"What's In a Name?"
While teaching a math class, Nisse Greenberg is troubled by his student's name, and his own.
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Victor Hwang
Spacecraft are never late (explicit)
What's the worst that can happen when you let a recent college grad command a $330 million spacecraft?
Eliza Strickland
Lost in the deep
Science writer Eliza Strickland discovers that in the race to the bottom of the Mariana Trench the most important thing is what they leave behind.
Emily Graslie
From landscapes to taxidermy (explicit)
How does a landscape artist become the host of a popular science show on YouTube? For Emily Graslie it started with pictures of a wolf head on Facebook.
Alan Lightman
More than just the equations
From a (mostly) successful model rocket launch to a missed opportunity by Richard Feynman, Alan Lightman learns that the equations aren't the whole story.
Robin Dessel
Sex and the nursing home (explicit)
When two residents of her nursing home fell in love, sexual rights advocate Robin Dessel had to decide how the staff would handle their rendezvous.
Stephanie Nothelle
A last cup of coffee
Stephanie Nothelle loves volunteering at her local nursing home, but she doesn't know what to do when one of the residents says, "I die today" and asks for a last cup of coffee -- against doctor's orders.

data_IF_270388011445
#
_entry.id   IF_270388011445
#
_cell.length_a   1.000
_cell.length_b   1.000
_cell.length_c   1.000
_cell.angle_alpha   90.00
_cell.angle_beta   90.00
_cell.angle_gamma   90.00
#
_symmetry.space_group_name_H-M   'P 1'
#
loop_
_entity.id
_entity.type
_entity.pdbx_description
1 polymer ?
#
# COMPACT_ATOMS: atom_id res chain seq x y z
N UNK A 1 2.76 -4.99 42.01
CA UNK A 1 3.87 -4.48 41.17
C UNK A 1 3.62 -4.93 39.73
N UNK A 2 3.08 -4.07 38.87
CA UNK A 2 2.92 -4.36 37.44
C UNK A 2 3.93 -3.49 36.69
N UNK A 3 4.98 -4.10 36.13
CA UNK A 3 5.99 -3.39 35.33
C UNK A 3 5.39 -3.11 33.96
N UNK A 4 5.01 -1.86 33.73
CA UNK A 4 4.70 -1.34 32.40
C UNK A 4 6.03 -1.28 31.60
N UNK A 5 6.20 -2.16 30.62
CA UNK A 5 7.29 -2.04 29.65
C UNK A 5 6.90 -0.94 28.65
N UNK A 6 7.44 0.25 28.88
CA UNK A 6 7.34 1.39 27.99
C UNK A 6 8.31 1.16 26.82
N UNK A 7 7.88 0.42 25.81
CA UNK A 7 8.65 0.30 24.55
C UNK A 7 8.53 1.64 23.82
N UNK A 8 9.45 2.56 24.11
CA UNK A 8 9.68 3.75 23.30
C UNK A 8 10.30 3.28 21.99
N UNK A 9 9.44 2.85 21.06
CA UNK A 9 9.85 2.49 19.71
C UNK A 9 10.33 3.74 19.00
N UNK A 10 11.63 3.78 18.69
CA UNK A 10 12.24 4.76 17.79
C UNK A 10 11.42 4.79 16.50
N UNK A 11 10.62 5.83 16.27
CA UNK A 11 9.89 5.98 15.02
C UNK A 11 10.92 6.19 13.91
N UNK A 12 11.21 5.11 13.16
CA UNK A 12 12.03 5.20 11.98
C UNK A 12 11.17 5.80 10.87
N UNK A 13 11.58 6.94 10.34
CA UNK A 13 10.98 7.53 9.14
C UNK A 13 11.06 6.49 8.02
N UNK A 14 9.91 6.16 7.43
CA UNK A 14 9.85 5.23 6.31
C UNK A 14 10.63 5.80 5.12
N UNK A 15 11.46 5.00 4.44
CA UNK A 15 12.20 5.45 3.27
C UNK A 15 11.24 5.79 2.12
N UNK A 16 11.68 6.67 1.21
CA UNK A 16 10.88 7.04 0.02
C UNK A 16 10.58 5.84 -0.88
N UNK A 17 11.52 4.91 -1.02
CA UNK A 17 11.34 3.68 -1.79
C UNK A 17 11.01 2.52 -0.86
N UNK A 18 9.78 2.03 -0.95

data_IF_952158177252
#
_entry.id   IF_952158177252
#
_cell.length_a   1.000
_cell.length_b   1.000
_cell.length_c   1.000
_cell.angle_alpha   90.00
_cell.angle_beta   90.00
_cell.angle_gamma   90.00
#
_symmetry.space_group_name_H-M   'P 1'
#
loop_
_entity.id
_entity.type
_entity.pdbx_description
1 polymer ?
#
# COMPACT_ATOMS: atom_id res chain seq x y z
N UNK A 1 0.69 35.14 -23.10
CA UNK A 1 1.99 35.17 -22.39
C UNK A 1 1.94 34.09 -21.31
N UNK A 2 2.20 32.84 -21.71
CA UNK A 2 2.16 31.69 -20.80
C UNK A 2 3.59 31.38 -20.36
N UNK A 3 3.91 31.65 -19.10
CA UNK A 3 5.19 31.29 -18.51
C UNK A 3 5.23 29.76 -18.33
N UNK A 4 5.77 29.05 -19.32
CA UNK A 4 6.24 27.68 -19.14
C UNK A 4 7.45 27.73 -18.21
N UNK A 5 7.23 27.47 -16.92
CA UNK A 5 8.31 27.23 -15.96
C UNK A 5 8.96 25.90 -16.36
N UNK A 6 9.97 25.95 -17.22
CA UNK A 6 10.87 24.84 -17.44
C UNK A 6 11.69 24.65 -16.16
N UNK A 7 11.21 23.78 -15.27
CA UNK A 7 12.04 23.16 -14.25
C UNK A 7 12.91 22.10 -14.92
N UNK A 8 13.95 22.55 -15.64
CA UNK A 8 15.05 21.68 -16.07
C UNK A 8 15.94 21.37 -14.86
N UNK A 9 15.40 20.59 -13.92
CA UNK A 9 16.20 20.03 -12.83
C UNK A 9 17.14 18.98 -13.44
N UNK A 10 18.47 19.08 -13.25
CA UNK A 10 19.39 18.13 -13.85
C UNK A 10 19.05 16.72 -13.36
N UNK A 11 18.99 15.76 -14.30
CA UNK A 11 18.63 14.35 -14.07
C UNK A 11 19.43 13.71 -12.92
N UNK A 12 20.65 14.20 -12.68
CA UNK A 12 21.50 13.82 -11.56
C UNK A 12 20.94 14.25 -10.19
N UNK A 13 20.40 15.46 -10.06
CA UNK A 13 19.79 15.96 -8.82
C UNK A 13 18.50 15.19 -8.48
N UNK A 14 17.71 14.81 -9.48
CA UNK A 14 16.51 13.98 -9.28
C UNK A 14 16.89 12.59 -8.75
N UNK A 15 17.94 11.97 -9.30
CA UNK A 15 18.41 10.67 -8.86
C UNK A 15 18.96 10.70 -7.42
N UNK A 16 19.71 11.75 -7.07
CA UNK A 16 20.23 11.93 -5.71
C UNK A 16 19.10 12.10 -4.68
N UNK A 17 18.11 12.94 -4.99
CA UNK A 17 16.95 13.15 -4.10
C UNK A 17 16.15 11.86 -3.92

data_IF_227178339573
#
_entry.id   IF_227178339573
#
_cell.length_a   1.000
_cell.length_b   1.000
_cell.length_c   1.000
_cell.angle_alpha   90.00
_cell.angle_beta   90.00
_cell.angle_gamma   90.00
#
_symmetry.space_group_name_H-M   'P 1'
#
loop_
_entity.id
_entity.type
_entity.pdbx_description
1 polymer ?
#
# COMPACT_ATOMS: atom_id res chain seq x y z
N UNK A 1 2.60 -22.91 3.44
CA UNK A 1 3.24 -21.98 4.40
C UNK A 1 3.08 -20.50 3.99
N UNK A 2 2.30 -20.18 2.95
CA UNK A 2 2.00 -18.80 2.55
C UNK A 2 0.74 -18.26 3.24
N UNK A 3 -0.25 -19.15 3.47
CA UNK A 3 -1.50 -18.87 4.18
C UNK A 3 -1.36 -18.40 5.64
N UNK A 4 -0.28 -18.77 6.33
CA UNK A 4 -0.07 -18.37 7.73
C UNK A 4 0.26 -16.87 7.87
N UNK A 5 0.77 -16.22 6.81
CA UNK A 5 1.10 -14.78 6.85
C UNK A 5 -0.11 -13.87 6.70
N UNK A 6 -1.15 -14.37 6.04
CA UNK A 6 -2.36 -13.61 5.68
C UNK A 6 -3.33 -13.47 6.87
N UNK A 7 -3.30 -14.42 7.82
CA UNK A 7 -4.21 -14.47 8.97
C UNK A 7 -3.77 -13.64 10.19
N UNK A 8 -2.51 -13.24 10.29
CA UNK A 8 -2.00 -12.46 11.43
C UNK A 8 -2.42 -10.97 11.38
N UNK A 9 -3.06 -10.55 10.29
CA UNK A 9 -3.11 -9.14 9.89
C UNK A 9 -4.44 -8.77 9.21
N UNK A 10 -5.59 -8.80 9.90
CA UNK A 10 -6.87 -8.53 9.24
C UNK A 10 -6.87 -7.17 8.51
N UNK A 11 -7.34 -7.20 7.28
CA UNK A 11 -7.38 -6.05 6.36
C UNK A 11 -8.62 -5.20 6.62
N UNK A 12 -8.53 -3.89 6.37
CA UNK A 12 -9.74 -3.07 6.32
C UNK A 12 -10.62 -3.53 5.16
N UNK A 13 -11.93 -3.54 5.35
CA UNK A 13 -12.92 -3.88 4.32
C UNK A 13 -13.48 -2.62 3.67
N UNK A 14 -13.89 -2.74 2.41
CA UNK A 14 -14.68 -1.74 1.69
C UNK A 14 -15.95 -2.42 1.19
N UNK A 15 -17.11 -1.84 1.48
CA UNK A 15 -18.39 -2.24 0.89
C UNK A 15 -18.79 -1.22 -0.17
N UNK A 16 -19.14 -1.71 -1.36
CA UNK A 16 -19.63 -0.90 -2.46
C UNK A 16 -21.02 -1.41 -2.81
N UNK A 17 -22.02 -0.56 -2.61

Aviva Hope Rutkin
Sensory substitution
For her masters thesis in science writing, Aviva Hope Rutkin starts writing about sensory substitution -- a way of swapping in one sense for another. But her work leads to a mysterious Dr. Bach-y-Rita and a whole new way of knowing someone.
Rich Pollack
The wobbly table
Richard Pollack finds himself moderating an uneasy negotiation between Israelis and Jordanians, as part of an international effort to stem a scourge of houseflies.
John Rennie
The lab safety officer
After he's named lab safety officer, John Rennie must recover a precious sample from the bottom of a vat of liquid nitrogen. So he reaches in.
Darcy Burke
The mountain lion book (explicit)
Darcy Burke's mother gave her a book on mountain lions, and it had the effect that every science writer wishes their book will have. Kind of.